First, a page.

Earlier, Deutsche Bank's iconoclast Jim Reid dared to point out the painfully obvious: that something has drastically changed since the Great Financial Crisis (what that "something" is, is clear to all those whose year end bonus does is not contingent on never pointing out the printerphant in the room). This time around, instead of looking back, he looks forward, to the year 2014, and brings up the two questions nobody dares to ask: i) what happens if 2014 is the year when the recession can no longer be delayed, and ii) how will the Fed, already having doubled down on every last "bullet" in its arsenal, use monetary policy to provide a burst of growth when even $85 billion in flow per month is no longer enough...
From Deutsche Bank's Jim Reid
The curveball for 2014 – A US recession
One topic no-one is really discussing is a US recession in 2014. We should start to at least consider the risk given the maturity of this cycle. By the end of 2013 this expansion will be 54 months old which is longer than the average of 39 months (median 30) since data started to be compiled on US business cycles in 1854. The average in the 100 years since the Fed was formed in 1913 is 50 months (median 42). This cycle is now the seventh-longest of the 34 cycles since 1854. Economists will explain that recessions don’t die of old age but because of imbalances that they might argue are not yet present. However consensus never forecasts a recession in advance so one has to find other ways to help us identify the end of the cycle. Across most other regions, business cycles have shortened post the GFC with many economies experiencing a dip into negative territory again sometime between 2011 and 2013 after the recovery in 2009 and 2010. A lack of policy flexibility (fiscal and monetary) post crisis is our main explanation. The US has just about escaped this due to extraordinary monetary and fiscal stimulus. However with both likely on the retreat at the same time in 2014 it’s prudent to acknowledge the already mature length of this cycle.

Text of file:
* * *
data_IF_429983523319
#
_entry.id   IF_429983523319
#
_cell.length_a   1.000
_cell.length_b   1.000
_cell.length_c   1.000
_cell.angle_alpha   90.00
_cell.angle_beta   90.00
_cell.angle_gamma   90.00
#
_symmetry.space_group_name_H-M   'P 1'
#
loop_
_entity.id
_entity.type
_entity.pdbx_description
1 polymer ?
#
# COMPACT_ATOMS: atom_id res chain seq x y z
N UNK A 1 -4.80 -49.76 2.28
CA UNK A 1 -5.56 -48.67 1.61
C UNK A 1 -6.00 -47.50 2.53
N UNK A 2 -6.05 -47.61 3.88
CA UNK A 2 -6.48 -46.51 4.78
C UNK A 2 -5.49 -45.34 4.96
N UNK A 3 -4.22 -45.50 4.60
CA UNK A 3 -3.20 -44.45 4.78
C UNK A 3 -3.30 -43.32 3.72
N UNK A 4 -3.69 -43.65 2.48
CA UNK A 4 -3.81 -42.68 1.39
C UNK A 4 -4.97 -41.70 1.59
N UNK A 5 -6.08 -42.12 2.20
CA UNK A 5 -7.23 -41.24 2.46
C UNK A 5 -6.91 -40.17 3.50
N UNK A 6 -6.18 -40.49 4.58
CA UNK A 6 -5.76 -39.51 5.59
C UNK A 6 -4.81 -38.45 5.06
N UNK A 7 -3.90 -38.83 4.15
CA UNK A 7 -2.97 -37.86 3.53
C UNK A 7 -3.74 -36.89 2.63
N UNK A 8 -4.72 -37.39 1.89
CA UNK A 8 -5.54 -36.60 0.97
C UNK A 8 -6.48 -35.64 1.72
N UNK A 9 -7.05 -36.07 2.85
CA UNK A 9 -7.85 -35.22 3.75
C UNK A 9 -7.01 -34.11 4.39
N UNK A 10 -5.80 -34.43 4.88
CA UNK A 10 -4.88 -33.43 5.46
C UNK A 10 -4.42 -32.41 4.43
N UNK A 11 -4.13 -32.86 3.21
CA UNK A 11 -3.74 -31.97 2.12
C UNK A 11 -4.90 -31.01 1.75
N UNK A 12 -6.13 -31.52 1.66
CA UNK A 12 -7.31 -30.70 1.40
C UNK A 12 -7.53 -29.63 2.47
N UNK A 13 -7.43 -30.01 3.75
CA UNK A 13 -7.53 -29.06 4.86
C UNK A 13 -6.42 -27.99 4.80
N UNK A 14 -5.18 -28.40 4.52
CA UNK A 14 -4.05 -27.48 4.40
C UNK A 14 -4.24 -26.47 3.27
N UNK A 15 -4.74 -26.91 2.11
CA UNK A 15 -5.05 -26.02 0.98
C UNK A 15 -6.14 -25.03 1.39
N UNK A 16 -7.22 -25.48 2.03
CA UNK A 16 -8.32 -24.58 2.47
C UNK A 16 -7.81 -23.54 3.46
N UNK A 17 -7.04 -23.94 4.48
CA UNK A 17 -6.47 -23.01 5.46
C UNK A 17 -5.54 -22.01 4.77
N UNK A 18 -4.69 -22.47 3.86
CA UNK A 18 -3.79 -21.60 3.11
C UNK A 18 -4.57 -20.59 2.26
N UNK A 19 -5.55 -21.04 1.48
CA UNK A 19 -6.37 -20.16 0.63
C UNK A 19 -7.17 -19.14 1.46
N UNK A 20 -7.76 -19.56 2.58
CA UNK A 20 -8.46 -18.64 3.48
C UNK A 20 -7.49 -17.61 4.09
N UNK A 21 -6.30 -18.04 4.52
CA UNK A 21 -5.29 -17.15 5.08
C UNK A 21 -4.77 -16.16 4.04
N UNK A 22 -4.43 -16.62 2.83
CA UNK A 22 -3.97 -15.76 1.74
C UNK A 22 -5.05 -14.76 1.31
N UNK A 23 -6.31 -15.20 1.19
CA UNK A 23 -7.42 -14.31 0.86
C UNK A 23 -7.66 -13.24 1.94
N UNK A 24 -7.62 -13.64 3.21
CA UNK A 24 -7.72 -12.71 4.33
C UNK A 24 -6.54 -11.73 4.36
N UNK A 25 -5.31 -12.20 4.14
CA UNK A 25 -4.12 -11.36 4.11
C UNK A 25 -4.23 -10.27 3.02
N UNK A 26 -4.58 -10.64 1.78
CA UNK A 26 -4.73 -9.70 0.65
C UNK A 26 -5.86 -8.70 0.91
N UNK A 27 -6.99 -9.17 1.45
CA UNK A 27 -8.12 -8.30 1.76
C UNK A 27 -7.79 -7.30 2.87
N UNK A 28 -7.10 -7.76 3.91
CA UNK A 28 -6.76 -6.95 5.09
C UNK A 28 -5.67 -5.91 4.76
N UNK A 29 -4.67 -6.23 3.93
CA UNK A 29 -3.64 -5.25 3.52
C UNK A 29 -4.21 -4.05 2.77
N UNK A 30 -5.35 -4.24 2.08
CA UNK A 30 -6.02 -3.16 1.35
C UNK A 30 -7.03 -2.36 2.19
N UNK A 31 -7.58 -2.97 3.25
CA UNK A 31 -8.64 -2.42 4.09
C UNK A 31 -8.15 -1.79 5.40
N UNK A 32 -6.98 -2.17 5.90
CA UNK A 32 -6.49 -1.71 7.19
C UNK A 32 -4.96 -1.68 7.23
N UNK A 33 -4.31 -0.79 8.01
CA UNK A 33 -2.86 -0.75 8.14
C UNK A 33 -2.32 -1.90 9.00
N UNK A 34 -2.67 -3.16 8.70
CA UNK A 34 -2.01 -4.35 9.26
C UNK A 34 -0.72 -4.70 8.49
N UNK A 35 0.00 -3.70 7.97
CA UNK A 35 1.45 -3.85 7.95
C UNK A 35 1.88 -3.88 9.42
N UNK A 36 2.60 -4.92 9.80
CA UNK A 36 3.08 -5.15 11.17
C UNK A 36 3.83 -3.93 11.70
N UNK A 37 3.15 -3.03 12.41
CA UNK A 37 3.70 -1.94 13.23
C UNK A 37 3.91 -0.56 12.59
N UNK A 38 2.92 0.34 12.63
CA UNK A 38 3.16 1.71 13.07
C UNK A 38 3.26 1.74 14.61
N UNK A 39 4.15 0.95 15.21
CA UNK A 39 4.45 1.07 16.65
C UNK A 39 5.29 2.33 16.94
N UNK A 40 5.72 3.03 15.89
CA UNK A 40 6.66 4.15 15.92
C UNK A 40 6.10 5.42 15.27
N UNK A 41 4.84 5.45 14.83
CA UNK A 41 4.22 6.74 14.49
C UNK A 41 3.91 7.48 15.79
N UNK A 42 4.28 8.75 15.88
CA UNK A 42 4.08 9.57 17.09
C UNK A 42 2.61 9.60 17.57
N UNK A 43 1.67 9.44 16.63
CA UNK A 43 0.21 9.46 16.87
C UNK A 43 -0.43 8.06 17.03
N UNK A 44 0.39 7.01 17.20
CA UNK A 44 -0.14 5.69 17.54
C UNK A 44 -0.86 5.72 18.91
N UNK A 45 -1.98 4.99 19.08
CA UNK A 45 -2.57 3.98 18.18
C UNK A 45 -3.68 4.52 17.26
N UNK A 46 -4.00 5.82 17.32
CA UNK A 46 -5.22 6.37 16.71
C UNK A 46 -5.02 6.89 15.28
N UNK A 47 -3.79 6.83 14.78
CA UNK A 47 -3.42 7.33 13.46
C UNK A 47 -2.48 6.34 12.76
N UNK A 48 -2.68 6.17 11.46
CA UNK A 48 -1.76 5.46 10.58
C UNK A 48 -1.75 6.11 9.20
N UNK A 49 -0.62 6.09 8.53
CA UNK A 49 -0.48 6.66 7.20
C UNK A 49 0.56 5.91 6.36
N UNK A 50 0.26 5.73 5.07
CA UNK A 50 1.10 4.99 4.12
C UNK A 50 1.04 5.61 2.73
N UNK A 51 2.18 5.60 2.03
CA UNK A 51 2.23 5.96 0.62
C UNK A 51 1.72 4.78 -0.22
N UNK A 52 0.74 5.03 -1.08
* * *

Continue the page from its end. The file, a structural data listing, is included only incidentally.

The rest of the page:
So the most obvious driver of financial markets in 2014 does seem likely to be how the Fed, the global economy and the market manage to handle the question of the QE taper. Whether the ECB need to implement negative deposit rates or introduce QE will also be a big driver. However experience teaches us that it’s not usually the obvious theme that ends up dominating in the following 12 months.